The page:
Look of the Week: Is Saltburn star Barry Keoghan's naked Vanity Fair cameo progressive or passé?

Barry Keoghan in Saltburn.
Barry Keoghan in Saltburn. Photo credit: Amazon MGM Studios

There's method dressing, and then in the case of BAFTA-winning Irish actor Barry Keoghan, there is method un-dressing.

The Banshees of Inisherin star set the internet alight when he made a divisive nude appearance in a video promoting Vanity Fair's latest Hollywood Issue cover last week.

In a clip posted by the magazine on X (formerly Twitter), the camera pans across suited and booted stars from Bradley Cooper and Natalie Portman to Colman Domingo and Lily Gladstone before landing on Keoghan - in nothing but his birthday suit.

It was a nod to Keoghan's latest role (and one explosive final scene) in British director Emerald Fennell's Saltburn, a salacious depiction of class, power and desire set at Oxford University in 2007.

Barry Keoghan completely naked on the cover of Vanity Fair.
Photo credit: Vanity Fair

After a chance encounter on campus, Keoghan's character Oliver Quick soon becomes obsessed with his beautiful, charming and exceedingly rich classmate Felix (played by Jacob Elordi) and attempts to infiltrate the impossible world of British high society. If you're yet to watch the bloody, bathwater-soaked film, forgive us for spoiling the fact Keoghan gets naked in that too.

But while some were grateful that a few more seconds of Keoghan's rear had been committed to film, others thought the cheeky exposé a little passé. "We have, quite literally, seen it all before," wrote London's Evening Standard of the social media stunt. While others on X dubbed the big reveal as "cringe", gimmicky and even pleading for dignity on the actor's behalf: "The way the media has reduced his performance to shock nudity is so childish."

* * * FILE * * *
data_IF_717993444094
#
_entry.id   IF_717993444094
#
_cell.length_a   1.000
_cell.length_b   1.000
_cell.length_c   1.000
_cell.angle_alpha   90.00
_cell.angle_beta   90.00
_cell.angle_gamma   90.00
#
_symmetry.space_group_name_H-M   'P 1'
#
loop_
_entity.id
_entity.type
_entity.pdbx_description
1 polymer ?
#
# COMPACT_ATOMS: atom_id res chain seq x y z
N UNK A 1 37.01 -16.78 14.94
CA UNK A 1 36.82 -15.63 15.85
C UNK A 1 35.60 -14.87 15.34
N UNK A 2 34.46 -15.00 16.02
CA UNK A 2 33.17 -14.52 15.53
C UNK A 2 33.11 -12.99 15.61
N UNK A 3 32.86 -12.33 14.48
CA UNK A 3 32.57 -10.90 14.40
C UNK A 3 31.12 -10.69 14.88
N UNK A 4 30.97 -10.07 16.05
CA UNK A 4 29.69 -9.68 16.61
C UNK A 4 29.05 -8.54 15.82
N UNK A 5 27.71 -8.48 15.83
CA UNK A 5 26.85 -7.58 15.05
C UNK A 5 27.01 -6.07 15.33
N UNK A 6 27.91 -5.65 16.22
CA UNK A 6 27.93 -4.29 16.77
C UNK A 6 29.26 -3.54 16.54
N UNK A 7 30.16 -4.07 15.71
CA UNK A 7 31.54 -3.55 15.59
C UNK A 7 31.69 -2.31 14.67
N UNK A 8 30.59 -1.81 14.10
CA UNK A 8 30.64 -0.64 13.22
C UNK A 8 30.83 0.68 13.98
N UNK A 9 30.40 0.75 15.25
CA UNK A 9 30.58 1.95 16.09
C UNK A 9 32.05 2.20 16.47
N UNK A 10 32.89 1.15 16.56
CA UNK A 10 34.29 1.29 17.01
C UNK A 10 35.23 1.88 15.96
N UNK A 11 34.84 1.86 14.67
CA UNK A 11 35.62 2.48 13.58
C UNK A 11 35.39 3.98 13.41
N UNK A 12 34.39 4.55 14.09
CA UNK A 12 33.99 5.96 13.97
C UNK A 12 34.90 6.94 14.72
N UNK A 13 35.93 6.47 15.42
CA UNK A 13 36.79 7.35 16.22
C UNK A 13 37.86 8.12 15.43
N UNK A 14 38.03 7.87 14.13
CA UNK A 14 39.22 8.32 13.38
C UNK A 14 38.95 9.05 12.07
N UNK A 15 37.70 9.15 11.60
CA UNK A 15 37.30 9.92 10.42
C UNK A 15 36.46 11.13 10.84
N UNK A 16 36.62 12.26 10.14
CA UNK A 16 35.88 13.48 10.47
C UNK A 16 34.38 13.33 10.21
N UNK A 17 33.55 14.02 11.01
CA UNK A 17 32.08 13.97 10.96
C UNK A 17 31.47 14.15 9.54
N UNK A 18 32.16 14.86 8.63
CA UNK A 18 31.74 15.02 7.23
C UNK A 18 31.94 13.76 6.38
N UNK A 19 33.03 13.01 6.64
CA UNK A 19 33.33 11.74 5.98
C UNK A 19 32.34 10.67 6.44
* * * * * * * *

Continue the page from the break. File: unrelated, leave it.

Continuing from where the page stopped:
Keoghan, too, had mixed feelings about this newfound level of celebrity exposure (pardon the pun). "It's crazy," he told Vanity Fair. "It can be detrimental to the mind and your mental state if you read into it too much or you look at too much stuff being said. But I wouldn't go there if I wasn't prepared for that, or if I wasn't open to receiving what people want to say. I think it shows an act of maturity in your craft, and if it justifies the story and moves it forward, why not?"

Whether you were a fan of his surprise state of undress or not, the cover video offers an interesting insight into our expectation of celebrity nudity. While naked male magazine covers are rare, they're typically infused with a certain sense of humor that protects them from public rebuttal.

Much like Keoghan baring it all, male nakedness is used as a gag - it's bold, sassy, and above all, never to be taken too seriously. Actor Neil Patrick Harris, for example, starred on the cover of Rolling Stone in May 2014 wearing nothing but a black satin bow tie and a matching bowler hat hanging precariously from his crotch. It's the kind of brazen, smug nudity where arousal isn't the goal, rather more likely is a giggle or an eyeroll.

Women, on the other hand, have a long and complicated history of sexualized depictions of nudity. From the dedicated Page 3 sections of British tabloid papers (featuring full-page photoshoots of topless women) that were banned less than a decade ago, to Playboy centerfolds, public female nakedness has been designed to titillate.

But perhaps the tide has changed. In an evermore conservative era, where even Gen Z are questioning the validity of sex scenes in movies  (as one UCLA study suggested) has the buck (or butt) finally stopped?

Not for Keoghan. "I think (nudity) is true art. It really is," he told the magazine. "And it's true vulnerability as well. You're really kind of putting yourself out there in the most vulnerable state. It's beautiful to look at."

* Editor's note: Featuring the good, the bad and the ugly, Look of the Week is a regular CNN series dedicated to unpacking the most talked about outfit of the last seven days.